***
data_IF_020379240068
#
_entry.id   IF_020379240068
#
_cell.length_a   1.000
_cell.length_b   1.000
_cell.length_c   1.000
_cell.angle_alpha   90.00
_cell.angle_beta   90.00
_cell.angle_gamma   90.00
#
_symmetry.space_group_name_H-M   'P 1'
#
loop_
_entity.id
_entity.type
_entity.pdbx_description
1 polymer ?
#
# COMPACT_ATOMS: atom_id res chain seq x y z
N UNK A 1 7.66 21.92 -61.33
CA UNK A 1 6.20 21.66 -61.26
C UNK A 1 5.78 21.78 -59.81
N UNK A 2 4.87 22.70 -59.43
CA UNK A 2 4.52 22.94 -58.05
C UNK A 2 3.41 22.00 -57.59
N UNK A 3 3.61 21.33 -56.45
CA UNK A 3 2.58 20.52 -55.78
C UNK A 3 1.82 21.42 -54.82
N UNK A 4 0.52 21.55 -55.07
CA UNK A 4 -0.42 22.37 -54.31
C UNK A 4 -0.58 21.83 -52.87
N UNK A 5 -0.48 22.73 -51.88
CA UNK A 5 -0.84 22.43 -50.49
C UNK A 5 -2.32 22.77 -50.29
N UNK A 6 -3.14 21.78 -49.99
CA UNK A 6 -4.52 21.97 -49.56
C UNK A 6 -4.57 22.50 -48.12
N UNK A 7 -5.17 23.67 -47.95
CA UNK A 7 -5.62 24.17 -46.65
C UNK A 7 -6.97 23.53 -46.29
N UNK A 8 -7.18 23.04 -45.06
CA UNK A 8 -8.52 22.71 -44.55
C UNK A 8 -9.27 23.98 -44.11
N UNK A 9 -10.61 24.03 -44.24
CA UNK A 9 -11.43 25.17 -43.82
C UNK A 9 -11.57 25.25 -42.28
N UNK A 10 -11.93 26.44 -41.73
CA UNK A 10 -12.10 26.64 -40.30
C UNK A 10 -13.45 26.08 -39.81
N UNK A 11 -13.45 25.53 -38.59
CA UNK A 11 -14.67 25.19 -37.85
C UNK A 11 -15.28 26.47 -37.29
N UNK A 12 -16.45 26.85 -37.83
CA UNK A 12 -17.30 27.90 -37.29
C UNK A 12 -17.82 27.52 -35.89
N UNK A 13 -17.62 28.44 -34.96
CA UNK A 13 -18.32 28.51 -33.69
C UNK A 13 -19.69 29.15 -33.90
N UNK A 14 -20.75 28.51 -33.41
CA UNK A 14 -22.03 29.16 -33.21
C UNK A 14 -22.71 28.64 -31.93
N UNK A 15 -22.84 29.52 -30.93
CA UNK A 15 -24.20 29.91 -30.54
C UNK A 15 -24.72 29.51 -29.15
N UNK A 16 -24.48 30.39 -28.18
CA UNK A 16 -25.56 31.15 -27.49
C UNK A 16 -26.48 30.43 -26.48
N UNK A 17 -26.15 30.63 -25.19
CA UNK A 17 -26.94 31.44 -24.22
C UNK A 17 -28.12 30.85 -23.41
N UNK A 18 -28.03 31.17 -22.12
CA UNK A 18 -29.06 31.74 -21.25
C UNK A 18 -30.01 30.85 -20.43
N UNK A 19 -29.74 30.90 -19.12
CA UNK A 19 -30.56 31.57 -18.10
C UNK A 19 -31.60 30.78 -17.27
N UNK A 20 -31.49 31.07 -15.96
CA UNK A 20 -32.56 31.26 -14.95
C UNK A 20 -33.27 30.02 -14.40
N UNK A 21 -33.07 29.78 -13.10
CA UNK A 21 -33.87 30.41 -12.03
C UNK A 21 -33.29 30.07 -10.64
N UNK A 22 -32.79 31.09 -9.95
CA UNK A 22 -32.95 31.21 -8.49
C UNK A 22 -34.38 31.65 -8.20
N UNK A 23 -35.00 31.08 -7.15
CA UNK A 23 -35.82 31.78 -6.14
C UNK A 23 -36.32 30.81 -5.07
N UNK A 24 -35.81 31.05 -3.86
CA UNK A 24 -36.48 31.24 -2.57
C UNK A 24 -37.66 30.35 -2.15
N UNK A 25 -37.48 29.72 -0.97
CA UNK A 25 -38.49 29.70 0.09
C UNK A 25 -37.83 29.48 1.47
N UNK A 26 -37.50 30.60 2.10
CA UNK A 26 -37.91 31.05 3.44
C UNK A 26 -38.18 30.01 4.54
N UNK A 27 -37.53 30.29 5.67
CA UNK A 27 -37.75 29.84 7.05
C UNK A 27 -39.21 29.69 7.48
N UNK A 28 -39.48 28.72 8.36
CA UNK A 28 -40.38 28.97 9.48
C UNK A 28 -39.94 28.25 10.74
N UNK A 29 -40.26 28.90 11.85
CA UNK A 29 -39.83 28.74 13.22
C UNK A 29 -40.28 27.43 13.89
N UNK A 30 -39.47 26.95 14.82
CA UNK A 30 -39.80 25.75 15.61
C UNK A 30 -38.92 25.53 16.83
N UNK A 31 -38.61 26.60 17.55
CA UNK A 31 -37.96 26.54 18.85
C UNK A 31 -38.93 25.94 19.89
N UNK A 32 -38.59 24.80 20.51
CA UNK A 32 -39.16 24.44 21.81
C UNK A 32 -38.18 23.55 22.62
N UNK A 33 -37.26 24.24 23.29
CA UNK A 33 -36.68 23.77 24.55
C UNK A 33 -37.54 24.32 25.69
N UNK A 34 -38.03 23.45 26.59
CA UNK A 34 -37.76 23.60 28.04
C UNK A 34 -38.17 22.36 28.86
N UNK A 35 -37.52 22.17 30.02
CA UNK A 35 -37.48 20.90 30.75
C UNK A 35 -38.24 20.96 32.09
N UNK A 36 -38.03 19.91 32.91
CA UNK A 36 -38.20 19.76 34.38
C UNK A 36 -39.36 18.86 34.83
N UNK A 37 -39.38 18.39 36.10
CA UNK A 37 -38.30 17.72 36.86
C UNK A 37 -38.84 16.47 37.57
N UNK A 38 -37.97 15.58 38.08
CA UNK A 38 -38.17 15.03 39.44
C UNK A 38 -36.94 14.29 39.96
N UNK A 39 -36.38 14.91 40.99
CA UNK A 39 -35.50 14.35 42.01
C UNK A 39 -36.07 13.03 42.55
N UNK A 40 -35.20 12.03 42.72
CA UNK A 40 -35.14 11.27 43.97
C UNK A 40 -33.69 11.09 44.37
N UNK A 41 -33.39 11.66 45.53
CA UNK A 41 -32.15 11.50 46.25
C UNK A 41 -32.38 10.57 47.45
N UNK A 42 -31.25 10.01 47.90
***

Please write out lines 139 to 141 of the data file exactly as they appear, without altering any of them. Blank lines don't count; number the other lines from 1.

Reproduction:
CA UNK A 40 -35.14 11.27 43.97
C UNK A 40 -33.69 11.09 44.37
N UNK A 41 -33.39 11.66 45.53